Tech company valuations have ballooned to over $35 trillion: a figure that places their combined value as higher than the whole of the US’s $20.81 trillion GDP in 2020, according to new research from Dealroom.
The data comes as another piece of research by 451 Research, S&P Global Market Intelligence revealed investors spent $40 billion on technology vendors in the first six months of 2021, with valuations soaring.
The brace of investment reports put a fresh spotlight on the strong appetite for technology companies among investors — global VC investment across other industry verticals also hit all-time highs in H1.
As Dealroom notes, in calendar H1 of 2021, VCs invested more than €259 ($305) billion globally, up from €114 billion for the same period in 2020, with Europe outstripping the US and China as the fastest growing region for VC investment. There has also been an explosion of billion-dollar tech firms – since January, more than two unicorns have been born every day, Dealroom reports.
2021 tech company valuations.
451 Research, S&P Global Market Intelligence, also pointed to soaring valuations in a July 7 write-up: Through the first half, the median multiple paid by a sponsor for a VC-backed technology startup has jumped to 8x trailing revenue, from a steady 4x over the previous three years.
For a snapshot of investor appetite for tech firms, look no further than some recent IPOs: cybersecurity vendor SentinelOne, for example, recently hit a $10 billion+ valuation after its recent listing — on sales of $46.5 million and a $75 million operating loss (year ending January 2020).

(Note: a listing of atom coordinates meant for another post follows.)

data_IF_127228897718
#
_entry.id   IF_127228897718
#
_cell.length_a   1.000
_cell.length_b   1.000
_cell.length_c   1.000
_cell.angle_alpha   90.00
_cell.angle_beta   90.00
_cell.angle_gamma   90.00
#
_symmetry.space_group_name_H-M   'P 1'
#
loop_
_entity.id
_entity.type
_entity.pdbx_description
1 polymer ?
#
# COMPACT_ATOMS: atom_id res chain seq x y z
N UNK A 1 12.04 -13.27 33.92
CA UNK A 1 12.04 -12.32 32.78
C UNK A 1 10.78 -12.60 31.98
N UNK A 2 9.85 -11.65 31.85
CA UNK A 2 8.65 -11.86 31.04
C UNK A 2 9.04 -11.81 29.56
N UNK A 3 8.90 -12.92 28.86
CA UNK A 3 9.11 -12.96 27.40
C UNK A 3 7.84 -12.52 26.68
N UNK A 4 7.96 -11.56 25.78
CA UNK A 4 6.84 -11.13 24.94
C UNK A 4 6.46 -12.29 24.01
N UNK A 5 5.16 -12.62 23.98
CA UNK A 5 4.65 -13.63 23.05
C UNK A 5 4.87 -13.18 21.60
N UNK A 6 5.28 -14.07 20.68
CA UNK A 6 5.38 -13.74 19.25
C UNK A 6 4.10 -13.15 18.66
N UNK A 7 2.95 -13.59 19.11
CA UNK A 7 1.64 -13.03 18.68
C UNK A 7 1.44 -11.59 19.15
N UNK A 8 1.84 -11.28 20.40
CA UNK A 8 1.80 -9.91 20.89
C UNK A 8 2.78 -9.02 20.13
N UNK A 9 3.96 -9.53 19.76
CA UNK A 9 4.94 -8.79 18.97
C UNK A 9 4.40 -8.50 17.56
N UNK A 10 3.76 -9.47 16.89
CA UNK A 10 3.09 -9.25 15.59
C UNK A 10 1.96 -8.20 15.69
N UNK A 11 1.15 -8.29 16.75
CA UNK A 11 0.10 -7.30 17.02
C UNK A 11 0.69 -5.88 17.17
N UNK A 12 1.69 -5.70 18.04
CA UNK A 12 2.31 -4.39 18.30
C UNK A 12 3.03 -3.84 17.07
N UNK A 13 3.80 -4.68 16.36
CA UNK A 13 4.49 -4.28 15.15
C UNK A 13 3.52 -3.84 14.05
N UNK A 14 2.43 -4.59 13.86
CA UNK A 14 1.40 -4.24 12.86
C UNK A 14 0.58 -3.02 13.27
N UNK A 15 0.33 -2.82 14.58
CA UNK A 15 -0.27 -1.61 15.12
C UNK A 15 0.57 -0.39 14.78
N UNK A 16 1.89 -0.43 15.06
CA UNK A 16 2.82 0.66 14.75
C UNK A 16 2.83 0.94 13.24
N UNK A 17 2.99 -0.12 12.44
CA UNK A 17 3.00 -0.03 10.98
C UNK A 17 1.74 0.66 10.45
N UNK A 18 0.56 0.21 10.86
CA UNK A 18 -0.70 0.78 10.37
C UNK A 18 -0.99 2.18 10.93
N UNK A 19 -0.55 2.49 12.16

“Since Covid-19 took hold, the tech sector has proved to be resilient and a safe investment for venture capitalists following the economic downturn which has impacted retail, aviation and the hospitality industries severely over the last 18 months” Dealroom said in a July 8 report.
The company added: “Due to this resilience of the tech sector, governments around the globe are increasingly recognising tech as a strong economic and growth engine, creating jobs and attracting investment which is helping to drive the post-COVID-19 recovery.
“This has, in turn, intensified global competition for startups and capital.”
That is, of course, only half of the story: a seemingly endless flow of government support for financial markets has turned economic orthodoxy on its head over the past 13 years and a fresh influx of central bank liquidity has pushed risk appetite up to levels that would previously have been thought to be insane.
(As Wolf Richter of the Wolf St. blog points out, even the average yield of CCC-and-below-rated bonds, “ranging from ‘extremely speculative’ to ‘default is imminent with little prospect for recovery'” dropped to a new record low of 6.83% in early June “as investors apparently don’t mind exposing their capital to the massive credit risks offered up by CCC-and-below-rated junk bonds, for a “real yield” (adjusted for CPI inflation) of just 1.83%.”)
Even emerging and frontier markets have got in on the action, with many introducing their first unconventional monetary policymeasures in the form of asset purchase programs (APPs) during the pandemic, as the IMF notes — “most of the interventions aimed at boosting confidence and improving market functioning, and targeted the government bond market, although a few countries (BEAC, Brazil, Chile, Ethiopia, Hungary, Israel, Korea, Mauritius, and Norway) aimed at the corporate or bank bond market,” the IMF noted earlier this year.